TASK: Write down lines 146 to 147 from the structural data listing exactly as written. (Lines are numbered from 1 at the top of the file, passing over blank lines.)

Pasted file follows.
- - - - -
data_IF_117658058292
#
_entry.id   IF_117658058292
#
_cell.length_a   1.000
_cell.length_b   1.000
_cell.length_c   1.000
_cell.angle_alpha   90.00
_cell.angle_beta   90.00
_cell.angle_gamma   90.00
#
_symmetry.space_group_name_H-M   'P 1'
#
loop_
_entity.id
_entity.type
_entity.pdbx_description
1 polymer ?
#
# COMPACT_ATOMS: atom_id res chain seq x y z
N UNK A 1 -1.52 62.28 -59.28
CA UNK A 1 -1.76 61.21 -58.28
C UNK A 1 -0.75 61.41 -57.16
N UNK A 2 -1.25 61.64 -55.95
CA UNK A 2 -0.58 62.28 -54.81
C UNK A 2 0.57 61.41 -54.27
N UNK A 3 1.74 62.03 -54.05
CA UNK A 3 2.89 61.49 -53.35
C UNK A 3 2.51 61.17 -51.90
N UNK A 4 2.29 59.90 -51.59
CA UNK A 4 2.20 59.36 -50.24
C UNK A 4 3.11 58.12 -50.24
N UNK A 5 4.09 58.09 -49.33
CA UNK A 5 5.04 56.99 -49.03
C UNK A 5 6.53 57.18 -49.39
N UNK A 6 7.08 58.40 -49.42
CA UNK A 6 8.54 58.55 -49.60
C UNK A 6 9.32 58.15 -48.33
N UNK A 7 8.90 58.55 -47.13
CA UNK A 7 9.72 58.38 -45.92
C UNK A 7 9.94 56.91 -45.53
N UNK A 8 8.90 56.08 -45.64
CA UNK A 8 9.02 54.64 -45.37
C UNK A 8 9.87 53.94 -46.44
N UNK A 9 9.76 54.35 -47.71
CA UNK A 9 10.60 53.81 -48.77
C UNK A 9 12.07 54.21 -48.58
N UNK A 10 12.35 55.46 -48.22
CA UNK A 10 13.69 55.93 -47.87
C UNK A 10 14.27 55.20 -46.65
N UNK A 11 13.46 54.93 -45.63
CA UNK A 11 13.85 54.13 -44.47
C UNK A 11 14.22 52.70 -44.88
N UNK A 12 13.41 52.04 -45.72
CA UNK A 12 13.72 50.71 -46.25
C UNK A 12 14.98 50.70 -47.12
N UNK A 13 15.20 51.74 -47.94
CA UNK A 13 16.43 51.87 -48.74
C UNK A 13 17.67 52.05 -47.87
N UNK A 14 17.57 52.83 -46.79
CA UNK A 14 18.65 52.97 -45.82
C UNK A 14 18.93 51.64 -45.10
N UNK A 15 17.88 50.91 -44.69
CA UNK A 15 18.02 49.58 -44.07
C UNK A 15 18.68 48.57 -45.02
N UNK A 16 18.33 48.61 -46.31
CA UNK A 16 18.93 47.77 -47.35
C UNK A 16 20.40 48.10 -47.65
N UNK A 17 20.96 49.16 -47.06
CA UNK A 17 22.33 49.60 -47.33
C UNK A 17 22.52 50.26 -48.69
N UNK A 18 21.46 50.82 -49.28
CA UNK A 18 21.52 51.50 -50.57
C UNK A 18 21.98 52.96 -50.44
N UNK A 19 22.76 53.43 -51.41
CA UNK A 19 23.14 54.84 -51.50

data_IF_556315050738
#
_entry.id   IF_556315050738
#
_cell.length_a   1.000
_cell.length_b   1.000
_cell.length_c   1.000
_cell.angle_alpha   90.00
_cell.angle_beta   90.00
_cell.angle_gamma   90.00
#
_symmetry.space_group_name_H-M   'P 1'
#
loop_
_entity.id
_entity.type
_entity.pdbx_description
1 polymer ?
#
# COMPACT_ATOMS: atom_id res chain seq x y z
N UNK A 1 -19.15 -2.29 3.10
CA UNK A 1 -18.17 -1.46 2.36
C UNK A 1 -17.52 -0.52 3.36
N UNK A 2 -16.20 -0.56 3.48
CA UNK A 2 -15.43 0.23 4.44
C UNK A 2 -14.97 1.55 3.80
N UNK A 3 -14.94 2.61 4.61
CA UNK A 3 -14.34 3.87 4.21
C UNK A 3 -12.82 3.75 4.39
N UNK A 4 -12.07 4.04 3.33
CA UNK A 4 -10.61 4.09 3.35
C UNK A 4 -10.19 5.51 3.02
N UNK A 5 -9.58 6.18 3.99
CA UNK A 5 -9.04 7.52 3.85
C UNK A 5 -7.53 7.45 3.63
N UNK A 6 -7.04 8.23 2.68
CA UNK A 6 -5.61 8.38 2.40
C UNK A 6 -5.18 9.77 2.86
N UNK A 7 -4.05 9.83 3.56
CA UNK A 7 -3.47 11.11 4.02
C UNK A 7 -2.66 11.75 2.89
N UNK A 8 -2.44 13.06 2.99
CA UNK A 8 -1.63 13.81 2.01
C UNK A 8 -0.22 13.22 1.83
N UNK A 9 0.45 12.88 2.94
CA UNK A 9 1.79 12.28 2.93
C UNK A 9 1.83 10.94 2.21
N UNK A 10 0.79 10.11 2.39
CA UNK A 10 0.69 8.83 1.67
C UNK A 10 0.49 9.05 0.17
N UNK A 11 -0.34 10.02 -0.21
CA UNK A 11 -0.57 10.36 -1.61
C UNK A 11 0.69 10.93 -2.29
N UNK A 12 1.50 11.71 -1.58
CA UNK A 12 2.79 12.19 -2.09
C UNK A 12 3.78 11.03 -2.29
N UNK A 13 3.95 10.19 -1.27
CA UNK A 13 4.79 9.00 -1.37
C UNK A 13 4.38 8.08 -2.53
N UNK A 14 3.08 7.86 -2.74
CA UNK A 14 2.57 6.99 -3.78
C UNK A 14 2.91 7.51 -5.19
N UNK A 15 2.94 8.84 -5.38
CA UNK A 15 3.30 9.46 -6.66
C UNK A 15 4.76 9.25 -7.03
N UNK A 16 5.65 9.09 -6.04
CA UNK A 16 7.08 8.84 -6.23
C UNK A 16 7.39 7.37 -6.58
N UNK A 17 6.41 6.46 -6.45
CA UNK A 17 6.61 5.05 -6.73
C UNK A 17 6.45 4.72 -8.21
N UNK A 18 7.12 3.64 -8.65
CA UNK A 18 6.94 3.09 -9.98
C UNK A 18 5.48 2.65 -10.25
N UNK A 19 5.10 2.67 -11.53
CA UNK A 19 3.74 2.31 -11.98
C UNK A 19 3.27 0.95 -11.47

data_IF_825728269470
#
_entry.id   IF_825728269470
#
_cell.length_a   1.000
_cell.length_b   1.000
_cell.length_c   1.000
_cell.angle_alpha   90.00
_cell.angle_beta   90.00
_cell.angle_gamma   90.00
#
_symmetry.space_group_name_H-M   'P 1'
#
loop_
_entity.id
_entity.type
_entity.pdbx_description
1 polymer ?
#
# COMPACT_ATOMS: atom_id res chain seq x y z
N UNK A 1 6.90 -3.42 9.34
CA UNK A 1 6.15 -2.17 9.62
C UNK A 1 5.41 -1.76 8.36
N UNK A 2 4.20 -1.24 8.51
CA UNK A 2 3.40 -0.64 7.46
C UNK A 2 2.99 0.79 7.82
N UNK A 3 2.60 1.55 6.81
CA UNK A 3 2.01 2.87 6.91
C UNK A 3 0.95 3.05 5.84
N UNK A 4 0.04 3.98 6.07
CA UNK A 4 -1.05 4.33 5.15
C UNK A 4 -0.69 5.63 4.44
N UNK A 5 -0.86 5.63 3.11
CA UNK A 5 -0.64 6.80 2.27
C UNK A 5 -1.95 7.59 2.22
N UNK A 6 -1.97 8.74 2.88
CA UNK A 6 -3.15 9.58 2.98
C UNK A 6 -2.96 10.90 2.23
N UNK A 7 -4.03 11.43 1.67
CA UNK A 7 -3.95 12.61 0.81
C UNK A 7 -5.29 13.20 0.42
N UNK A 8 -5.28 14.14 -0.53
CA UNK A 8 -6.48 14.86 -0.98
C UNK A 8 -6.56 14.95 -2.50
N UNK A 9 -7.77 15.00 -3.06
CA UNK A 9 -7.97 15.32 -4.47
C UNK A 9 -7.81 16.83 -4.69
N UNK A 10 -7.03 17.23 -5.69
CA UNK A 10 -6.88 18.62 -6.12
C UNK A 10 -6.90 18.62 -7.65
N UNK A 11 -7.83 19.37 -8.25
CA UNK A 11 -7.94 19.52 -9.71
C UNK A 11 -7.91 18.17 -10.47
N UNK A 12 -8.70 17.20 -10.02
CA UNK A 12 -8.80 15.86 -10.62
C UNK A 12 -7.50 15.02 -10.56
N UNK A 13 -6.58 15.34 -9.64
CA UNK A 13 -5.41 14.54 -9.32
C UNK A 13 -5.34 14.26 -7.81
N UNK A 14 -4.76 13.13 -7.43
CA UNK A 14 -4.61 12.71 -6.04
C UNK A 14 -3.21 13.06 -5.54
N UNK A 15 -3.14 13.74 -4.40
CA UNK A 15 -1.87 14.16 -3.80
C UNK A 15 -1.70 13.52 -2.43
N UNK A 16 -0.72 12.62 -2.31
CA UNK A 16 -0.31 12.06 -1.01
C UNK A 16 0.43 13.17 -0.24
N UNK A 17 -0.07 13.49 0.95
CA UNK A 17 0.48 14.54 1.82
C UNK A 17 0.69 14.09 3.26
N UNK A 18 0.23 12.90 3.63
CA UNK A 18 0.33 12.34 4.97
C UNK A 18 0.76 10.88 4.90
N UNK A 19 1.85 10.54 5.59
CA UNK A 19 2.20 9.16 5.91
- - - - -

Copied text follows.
CA UNK A 17 6.61 5.05 -6.73
C UNK A 17 6.45 4.72 -8.21